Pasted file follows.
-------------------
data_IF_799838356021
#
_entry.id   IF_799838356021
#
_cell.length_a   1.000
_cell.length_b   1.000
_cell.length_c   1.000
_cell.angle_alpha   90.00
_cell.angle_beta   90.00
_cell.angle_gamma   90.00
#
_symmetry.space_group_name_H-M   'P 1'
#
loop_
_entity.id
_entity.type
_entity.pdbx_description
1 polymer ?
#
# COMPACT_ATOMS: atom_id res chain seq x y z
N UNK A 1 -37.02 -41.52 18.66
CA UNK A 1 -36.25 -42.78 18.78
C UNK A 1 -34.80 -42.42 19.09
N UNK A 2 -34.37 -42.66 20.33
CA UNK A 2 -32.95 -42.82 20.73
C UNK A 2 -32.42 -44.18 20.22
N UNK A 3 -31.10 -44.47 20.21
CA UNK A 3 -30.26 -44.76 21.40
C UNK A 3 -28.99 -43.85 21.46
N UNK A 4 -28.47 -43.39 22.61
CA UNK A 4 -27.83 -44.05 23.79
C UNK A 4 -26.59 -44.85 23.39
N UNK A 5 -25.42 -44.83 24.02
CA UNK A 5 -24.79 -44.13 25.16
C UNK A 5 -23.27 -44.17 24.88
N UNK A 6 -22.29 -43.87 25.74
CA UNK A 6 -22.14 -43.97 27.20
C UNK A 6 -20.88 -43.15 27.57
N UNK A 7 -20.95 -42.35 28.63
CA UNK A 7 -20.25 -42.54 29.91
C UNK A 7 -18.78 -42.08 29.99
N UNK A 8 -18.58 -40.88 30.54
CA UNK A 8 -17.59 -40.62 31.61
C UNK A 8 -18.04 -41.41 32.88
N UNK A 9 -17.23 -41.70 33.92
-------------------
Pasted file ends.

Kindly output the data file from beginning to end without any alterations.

data_IF_799838356021
#
_entry.id   IF_799838356021
#
_cell.length_a   1.000
_cell.length_b   1.000
_cell.length_c   1.000
_cell.angle_alpha   90.00
_cell.angle_beta   90.00
_cell.angle_gamma   90.00
#
_symmetry.space_group_name_H-M   'P 1'
#
loop_
_entity.id
_entity.type
_entity.pdbx_description
1 polymer ?
#
# COMPACT_ATOMS: atom_id res chain seq x y z
N UNK A 1 -37.02 -41.52 18.66
CA UNK A 1 -36.25 -42.78 18.78
C UNK A 1 -34.80 -42.42 19.09
N UNK A 2 -34.37 -42.66 20.33
CA UNK A 2 -32.95 -42.82 20.73
C UNK A 2 -32.42 -44.18 20.22
N UNK A 3 -31.10 -44.47 20.21
CA UNK A 3 -30.26 -44.76 21.40
C UNK A 3 -28.99 -43.85 21.46
N UNK A 4 -28.47 -43.39 22.61
CA UNK A 4 -27.83 -44.05 23.79
C UNK A 4 -26.59 -44.85 23.39
N UNK A 5 -25.42 -44.83 24.02
CA UNK A 5 -24.79 -44.13 25.16
C UNK A 5 -23.27 -44.17 24.88
N UNK A 6 -22.29 -43.87 25.74
CA UNK A 6 -22.14 -43.97 27.20
C UNK A 6 -20.88 -43.15 27.57
N UNK A 7 -20.95 -42.35 28.63
CA UNK A 7 -20.25 -42.54 29.91
C UNK A 7 -18.78 -42.08 29.99
N UNK A 8 -18.58 -40.88 30.54
CA UNK A 8 -17.59 -40.62 31.61
C UNK A 8 -18.04 -41.41 32.88
N UNK A 9 -17.23 -41.70 33.92